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Some progress was made Monday in talks between representatives of the striking university lecturers, university presidents and Finance Ministry officials. The meeting took the form of small teams, convened by National Labor Court President Steve Adler in a bid to reach a formula that can kick-start the stalemated negotiations.

Progress was arrived at Monday when the sides discussed a mechanism for preventing future wage erosion. Prof. Moshe Kaveh, chairman of the university presidents' committee, said that Adler had made "constructive and interesting suggestions," including "a new idea that did not exist during the two months we have been negotiating."

The strike by senior faculty members, now in its 72 day, began October 21.

Sources involved in the talks said that Adler proposed that senior faculty wages be linked to something other than the cost-of-living index, as the lecturers had demanded until now.

Kaveh expressed "cautious optimism" that the strike could be resolved "within a few days."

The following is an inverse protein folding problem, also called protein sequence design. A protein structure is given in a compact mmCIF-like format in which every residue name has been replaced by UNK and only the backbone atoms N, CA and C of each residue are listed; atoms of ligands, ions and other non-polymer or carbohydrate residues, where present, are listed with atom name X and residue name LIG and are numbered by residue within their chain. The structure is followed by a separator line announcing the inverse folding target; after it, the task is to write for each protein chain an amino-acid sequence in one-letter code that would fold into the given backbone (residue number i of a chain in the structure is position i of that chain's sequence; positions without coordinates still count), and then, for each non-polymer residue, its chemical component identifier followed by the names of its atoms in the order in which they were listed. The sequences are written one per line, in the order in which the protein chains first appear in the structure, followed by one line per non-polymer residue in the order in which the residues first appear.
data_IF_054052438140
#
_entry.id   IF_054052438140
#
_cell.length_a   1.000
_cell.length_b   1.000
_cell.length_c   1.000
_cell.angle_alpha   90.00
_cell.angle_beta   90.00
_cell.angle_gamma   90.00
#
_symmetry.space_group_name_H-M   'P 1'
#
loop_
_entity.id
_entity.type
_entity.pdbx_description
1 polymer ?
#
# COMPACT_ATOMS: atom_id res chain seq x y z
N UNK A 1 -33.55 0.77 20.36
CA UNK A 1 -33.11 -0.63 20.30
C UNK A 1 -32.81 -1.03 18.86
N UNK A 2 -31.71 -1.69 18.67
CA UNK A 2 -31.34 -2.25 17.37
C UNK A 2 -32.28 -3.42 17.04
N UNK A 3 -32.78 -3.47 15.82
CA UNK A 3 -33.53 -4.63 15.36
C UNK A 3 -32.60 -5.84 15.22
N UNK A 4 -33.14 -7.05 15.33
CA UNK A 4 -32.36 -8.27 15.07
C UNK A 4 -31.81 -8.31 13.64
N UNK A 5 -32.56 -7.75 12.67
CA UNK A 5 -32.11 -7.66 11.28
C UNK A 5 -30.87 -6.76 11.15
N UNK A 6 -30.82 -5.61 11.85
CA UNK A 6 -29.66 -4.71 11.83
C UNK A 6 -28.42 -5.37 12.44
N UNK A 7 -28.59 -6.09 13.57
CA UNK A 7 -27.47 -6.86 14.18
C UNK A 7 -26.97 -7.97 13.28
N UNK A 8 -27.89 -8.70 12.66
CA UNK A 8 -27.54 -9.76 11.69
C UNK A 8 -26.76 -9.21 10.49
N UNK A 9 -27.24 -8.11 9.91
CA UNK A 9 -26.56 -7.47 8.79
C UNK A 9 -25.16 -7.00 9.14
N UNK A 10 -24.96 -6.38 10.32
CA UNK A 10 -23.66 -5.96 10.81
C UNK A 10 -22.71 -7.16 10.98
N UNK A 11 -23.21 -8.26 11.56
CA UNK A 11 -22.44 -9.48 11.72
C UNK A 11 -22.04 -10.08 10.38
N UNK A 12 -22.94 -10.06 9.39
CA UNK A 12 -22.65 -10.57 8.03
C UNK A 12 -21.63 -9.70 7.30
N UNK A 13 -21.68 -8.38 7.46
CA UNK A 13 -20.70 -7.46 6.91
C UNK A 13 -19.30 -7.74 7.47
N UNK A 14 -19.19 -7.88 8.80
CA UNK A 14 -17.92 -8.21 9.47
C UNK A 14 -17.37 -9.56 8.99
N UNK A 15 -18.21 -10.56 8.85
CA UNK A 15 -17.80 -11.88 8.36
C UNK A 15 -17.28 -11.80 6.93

"If they reach an understanding on the issue of preventing faculty wage erosion in the future, a large part of the crisis would be resolved," he said.

Prof. Asher Cohen, a member of the faculty negotiating team, was far less sanguine.

"The matter won't end unless the government pressures the treasury to be more flexable toward us," Cohen said. "As far as we're concerned, we will strike for as long as it takes."

Prof. Zvi Hacohen, chairman of the coordinating council of senior faculty organizations, was noncommittal. "We still have no idea whether this is a good suggestion," said Hacohen. "We have to examine it."

It was agreed at the meeting that the treasury officials would also study the proposal, and the sides will reconvene on Wednesday.